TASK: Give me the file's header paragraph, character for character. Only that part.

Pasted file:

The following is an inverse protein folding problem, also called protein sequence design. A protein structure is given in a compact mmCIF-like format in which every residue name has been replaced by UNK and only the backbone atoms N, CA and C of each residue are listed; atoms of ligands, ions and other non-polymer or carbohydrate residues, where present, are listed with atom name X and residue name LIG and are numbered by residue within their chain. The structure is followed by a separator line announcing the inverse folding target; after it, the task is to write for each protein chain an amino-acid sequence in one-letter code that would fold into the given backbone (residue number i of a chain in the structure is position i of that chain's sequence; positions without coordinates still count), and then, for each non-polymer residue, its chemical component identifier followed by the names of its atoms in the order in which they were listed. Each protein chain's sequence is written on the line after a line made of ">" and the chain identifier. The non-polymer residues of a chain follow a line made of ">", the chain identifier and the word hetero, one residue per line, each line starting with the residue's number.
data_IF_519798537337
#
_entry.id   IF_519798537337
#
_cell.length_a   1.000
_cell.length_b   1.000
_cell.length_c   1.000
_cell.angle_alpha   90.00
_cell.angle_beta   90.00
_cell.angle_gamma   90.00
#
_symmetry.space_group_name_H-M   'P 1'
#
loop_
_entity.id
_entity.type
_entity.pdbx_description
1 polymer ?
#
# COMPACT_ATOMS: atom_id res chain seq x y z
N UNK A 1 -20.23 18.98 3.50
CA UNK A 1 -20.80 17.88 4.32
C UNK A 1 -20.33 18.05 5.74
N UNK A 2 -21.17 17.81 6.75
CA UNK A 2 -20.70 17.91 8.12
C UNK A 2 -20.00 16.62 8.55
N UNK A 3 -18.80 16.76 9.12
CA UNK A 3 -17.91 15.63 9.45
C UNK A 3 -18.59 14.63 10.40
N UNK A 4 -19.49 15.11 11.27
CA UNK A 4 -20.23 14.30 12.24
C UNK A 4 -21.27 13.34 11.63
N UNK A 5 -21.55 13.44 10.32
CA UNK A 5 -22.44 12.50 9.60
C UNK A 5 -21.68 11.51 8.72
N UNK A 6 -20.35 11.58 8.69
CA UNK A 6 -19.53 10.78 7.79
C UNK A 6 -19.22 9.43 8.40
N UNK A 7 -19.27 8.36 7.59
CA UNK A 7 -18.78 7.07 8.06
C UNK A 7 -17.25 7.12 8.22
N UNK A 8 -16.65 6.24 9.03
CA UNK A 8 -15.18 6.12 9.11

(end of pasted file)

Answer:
The following is an inverse protein folding problem, also called protein sequence design. A protein structure is given in a compact mmCIF-like format in which every residue name has been replaced by UNK and only the backbone atoms N, CA and C of each residue are listed; atoms of ligands, ions and other non-polymer or carbohydrate residues, where present, are listed with atom name X and residue name LIG and are numbered by residue within their chain. The structure is followed by a separator line announcing the inverse folding target; after it, the task is to write for each protein chain an amino-acid sequence in one-letter code that would fold into the given backbone (residue number i of a chain in the structure is position i of that chain's sequence; positions without coordinates still count), and then, for each non-polymer residue, its chemical component identifier followed by the names of its atoms in the order in which they were listed. Each protein chain's sequence is written on the line after a line made of ">" and the chain identifier. The non-polymer residues of a chain follow a line made of ">", the chain identifier and the word hetero, one residue per line, each line starting with the residue's number.